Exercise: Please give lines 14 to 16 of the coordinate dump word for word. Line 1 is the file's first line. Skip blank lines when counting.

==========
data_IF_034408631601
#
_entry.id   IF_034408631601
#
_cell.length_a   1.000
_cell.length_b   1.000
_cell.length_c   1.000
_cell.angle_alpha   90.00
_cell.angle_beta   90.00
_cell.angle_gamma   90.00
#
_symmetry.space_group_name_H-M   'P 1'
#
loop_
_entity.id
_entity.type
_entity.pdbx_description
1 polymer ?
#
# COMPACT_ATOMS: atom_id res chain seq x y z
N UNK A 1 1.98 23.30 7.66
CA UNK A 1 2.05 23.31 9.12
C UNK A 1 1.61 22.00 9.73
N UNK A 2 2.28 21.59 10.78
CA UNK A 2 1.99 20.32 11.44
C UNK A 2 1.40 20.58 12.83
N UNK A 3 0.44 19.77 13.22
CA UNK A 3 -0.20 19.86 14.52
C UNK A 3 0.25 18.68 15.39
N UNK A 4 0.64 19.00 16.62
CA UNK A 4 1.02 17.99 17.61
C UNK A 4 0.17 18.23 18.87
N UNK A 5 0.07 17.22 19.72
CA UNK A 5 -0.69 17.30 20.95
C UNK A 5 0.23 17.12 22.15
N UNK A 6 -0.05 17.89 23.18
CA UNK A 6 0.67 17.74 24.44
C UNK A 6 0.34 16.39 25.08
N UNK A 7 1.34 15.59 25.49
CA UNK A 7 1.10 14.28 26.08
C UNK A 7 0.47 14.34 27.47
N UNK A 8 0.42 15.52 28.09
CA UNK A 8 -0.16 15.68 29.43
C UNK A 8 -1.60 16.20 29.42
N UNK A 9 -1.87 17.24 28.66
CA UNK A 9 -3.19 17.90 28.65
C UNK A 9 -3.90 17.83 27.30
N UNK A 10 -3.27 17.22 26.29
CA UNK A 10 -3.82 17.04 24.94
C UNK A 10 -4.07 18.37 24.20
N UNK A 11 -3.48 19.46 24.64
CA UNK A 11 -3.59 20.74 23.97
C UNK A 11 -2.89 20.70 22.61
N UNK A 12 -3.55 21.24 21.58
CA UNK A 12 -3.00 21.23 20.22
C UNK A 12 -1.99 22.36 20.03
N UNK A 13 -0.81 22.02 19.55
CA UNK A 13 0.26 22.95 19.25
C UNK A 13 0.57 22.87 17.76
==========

loop_
_entity.id
_entity.type